And so he settles down to loll about in the Laughing Valley of Hohaho, instead. Here, he is an all round nice sort of chap, until he accidentally makes a toy (a carved cat). Then everything spirals out of control. He discovers toys make children happy, and a plan forms.

It turns out that one of the downsides to being Santa Claus is that you have to interact with some rather annoying children (I suppose the upside is that he does not seem to notice. Not even when the twee mispronunciations begin -- Susan would have a fit). After two of them run away in fear at the lion he has carved, he resolves to only carve cute things like bunnies and lambs. There is also Bessie Blithesome, the daughter of a rich lord, who argues the point (quite forcefully, in the form of a mild tantrum) that rich children deserve toys as much as poor children do. Claus is confused and worried about his spare time, and so he consults the nymph that raised him and the Queen of Fairies. The Queen declares that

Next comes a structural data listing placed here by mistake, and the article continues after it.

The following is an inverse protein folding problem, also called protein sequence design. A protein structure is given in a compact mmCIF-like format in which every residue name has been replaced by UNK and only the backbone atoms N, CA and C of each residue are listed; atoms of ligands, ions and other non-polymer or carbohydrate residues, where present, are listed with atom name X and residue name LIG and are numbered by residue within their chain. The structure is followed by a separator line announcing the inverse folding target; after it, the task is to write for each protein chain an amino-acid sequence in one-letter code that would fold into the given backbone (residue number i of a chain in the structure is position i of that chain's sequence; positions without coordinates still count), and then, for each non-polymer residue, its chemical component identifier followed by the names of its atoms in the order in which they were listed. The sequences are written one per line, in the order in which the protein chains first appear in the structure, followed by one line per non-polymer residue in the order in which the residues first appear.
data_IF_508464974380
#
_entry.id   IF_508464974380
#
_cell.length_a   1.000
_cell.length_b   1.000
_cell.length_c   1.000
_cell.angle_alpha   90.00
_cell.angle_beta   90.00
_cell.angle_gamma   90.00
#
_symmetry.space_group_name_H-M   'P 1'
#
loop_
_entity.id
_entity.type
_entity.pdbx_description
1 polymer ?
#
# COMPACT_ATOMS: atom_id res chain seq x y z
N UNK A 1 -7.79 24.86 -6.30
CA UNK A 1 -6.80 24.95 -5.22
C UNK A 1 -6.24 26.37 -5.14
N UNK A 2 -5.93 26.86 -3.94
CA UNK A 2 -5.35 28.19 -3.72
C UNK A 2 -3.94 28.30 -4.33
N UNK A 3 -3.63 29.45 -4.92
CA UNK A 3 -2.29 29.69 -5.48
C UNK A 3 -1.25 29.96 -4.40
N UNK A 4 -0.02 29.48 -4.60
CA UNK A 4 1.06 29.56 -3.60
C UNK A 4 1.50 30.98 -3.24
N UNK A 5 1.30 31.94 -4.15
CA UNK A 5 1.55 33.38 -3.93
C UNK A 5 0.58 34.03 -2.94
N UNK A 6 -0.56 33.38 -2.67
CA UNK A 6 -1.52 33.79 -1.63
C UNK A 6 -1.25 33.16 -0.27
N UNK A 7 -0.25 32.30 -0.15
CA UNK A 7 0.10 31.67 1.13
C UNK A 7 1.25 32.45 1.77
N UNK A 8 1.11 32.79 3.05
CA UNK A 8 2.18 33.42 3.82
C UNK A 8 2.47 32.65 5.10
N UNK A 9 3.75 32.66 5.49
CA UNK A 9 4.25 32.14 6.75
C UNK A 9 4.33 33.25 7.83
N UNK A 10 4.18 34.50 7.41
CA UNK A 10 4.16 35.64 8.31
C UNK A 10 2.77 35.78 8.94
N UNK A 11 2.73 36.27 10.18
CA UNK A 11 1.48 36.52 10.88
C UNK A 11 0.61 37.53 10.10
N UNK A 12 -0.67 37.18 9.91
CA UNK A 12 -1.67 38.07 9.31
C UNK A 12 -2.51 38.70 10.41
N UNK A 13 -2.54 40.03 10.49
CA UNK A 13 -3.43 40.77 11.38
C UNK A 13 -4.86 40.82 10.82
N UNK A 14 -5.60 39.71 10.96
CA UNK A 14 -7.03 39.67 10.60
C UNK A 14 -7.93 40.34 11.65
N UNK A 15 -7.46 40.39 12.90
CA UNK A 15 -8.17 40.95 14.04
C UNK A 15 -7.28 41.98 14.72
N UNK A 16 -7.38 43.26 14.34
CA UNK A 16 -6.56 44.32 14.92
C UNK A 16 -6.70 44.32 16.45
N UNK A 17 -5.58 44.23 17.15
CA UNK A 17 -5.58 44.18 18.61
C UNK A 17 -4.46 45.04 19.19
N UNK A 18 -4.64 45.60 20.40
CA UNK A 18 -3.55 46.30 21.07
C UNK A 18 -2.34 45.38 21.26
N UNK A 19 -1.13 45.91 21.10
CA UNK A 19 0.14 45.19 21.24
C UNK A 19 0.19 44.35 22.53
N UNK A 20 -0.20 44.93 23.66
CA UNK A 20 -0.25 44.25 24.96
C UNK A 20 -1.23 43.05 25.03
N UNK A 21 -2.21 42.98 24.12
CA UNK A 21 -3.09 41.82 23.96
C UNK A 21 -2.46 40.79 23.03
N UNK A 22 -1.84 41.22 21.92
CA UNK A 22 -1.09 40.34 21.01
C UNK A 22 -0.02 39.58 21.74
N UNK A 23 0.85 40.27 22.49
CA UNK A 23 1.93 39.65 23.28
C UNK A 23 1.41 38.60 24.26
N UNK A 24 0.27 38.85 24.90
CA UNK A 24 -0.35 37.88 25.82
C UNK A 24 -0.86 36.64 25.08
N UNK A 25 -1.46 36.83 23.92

"whether it be rich or poor, a child's longings for pretty playthings are but natural. Rich Bessie's heart may suffer as much grief as poor Mayrie's; she can be just as lonely and discontented, and just as gay and happy."
And so he invents dolls. And poor and rich children are equal at last. Toys, in this rather sentimental book, really are the solution to everything. It can defeat even the evil spirits, called Awgwas.
They possessed no conscience whatever and delighted only in evil deeds.
Classic villains in other words.